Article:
I remade these Mexican Stuffed Peppers so that they're better than ever. Check out the new post, recipe, and photos HERE.
This past weekend, James and I went to an awesome little barbecue place in his town and pigged out (see what I did there?). It was fantastic, and I've definitely been inspired for some future BBQ recipes that I assume I'll be even more eager to make once I come back from North Carolina. However, I'm not writing to tell you about the juicy pulled pork or flavorful ribs right now. I actually want to talk about the tiny free salad bar. Kind of.
The salad was fine, but at the very end of the salad bar was the real gold-- little hot cherry peppers that I loaded into my bowl as though they were the reason we came in the first place. James took one and, because he's also a hot and spicy fanatic of sorts, bit in as soon as we sat down at the table. Ten seconds later, he was spitting into a napkin, gasping, red-faced, and fanning his mouth. I proceeded to eat my first pepper, and my second, and my third. "How are you eating that?" he asked, sincerely. "I just love peppers," I reminded him.
And it's true, whether it's a jalapeno, habanero, bell pepper, chile, or pepperoncini, raw or roasted, pickled or not, I'm all about it. Lately, I've really been experimenting with pepper heat and flavor to see what kind of combinations I can come up with. My favorite so far has been a twist on the typical Stuffed Pepper that our moms used to make. Instead of using sweet bell peppers, I decided to try out a smokier-tasting cousin-- poblanos.
If you're not a ghost-pepper-eating, fire-breathing heat-lover, don't worry. These peppers aren't typically scorch-your-mouth-hot, although you may wind up getting the unpredictably spicy ones from time to time. Luckily, even if that's the case, roasting should take care of most of the tear-inducing heat, but expect a bit of tongue-tingling action. Either way, this pepper is more about the flavor, which is wonderfully complimented in these stuffed peppers with other ingredients you'd typically find in Mexican dishes such as chorizo, rice, tomato, onion, and sour cream, all topped and overflowing with delicious melted cheese.
Welp, I just got hungry again.Print
These Mexican Stuffed Peppers are tasty deviations from typical stuffed bell peppers. Prepare for these smoky, creamy, tangy, meaty, sometimes spicy, cheesy, and all-around satisfying peppers to get you a lot of recipe requests.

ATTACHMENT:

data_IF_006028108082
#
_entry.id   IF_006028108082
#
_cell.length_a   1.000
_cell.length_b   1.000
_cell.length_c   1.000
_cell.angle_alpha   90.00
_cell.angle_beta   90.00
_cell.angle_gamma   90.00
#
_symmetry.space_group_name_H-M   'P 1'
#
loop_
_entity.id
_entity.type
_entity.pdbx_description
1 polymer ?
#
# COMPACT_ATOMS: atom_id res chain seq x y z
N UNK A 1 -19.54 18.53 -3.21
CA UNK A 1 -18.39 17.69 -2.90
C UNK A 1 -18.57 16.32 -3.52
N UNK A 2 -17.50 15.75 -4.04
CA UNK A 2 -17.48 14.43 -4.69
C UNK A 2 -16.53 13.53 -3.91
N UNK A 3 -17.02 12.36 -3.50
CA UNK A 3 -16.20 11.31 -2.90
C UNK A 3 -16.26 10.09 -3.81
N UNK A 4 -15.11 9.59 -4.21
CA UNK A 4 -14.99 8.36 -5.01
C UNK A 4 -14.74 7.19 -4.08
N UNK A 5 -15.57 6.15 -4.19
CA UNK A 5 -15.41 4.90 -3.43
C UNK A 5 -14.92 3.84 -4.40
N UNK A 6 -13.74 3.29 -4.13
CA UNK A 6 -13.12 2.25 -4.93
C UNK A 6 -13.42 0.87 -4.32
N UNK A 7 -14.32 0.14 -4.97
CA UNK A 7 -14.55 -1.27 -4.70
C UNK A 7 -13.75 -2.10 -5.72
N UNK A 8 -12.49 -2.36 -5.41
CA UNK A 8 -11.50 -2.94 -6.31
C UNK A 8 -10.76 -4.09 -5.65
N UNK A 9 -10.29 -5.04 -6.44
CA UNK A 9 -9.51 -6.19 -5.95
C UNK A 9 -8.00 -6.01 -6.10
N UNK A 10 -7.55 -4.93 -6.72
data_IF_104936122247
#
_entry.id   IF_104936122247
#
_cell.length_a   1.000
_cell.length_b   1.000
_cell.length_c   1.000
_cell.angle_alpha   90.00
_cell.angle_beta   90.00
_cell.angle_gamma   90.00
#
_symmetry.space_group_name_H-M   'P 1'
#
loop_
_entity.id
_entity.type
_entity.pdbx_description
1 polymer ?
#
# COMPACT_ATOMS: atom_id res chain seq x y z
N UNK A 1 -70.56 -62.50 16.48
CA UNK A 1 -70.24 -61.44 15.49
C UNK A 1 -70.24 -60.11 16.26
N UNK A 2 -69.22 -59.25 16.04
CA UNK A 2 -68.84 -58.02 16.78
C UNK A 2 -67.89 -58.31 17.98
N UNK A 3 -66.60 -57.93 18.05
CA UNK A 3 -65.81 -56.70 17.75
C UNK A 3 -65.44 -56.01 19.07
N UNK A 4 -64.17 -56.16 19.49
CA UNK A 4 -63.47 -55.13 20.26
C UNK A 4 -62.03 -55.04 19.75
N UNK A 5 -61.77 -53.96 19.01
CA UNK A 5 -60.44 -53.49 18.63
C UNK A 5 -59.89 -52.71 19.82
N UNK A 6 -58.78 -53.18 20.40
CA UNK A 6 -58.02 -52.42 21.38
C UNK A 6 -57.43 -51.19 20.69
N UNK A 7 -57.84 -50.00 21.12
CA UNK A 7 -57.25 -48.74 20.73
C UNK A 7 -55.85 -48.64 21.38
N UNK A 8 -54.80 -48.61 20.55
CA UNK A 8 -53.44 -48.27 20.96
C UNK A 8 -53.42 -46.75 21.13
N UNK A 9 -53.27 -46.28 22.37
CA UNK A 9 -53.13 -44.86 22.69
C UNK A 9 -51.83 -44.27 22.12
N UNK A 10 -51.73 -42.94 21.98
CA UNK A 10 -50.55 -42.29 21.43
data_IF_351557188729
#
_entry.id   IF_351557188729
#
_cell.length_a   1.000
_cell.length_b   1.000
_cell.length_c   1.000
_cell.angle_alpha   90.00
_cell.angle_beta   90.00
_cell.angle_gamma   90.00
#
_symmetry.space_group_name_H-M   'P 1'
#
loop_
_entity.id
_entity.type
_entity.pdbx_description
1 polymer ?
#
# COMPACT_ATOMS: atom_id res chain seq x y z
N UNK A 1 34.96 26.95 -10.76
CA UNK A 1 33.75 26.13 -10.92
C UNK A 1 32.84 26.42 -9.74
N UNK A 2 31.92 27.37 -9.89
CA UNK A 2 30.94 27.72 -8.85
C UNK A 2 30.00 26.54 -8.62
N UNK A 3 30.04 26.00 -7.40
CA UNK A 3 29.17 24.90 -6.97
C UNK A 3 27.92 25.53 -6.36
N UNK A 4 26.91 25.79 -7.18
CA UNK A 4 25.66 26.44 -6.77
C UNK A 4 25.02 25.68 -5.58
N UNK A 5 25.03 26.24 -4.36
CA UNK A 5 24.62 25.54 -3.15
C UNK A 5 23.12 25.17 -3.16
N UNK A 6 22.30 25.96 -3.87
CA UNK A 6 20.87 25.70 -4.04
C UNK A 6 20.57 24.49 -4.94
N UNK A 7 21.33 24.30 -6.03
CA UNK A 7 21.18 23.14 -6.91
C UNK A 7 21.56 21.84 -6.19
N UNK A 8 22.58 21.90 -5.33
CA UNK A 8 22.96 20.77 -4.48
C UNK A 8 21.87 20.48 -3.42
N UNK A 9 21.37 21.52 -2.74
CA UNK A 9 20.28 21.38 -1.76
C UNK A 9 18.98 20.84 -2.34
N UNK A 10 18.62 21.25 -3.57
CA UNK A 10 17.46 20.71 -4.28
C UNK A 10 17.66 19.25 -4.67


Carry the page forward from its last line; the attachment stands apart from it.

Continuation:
- 4 large poblano peppers, split and seeded (you can cut them in half or split them like Chiles Rellenos, like I do.)
- 1 small red onion, minced
- 4 cloves garlic, minced
- 1 pound raw Mexican-style chorizo, removed from casings
- 1 cup cooked rice
- 1 medium roma tomato, diced
- 3 tablespoons tomato paste
- ⅓ cup fresh cilantro, finely chopped
- 1 tsp dried oregano
- ½ tsp of cumin
- ⅓ cup sour cream
- ½ cup Jack cheese, shredded
- ½ cup cheddar cheese, shredded
- ¼ cup cotija cheese, grated
- Kosher salt and black pepper, to taste
- Preheat oven to 450 degrees F.
- Spray a rimmed baking sheet lightly with nonstick spray and place the poblanos on. Roast them in the oven for 15 - 20 minutes, or until the skin of the pepper becomes bubbly.
- Heat a large non-stick skillet over medium-high heat. Saute the chorizo for about 5 minutes, gently breaking it up with a wooden spoon. Stir in the onions and garlic. Cook for 2-3 more minutes. Then add the tomato paste, oregano, and cumin. Transfer to a large bowl.
- Add rice, tomatoes, sour cream, cilantro, and cotija cheese to the bowl with the meat mixture and mix until combined. Season with salt and pepper to taste.
- You may or may not want to remove the loose skin from the peppers. It's a matter of preference. Gently spoon the mixture into the cavities of the split poblanos and top with the remaining cheese.
- Finish the peppers off on the grill by lighting the opposite side of the grill and covering until the cheese has melted, or in the oven for 5 minutes or until the cheese has melted.
- Prep Time: 25 mins
- Cook Time: 25 mins
- Cuisine: Mexican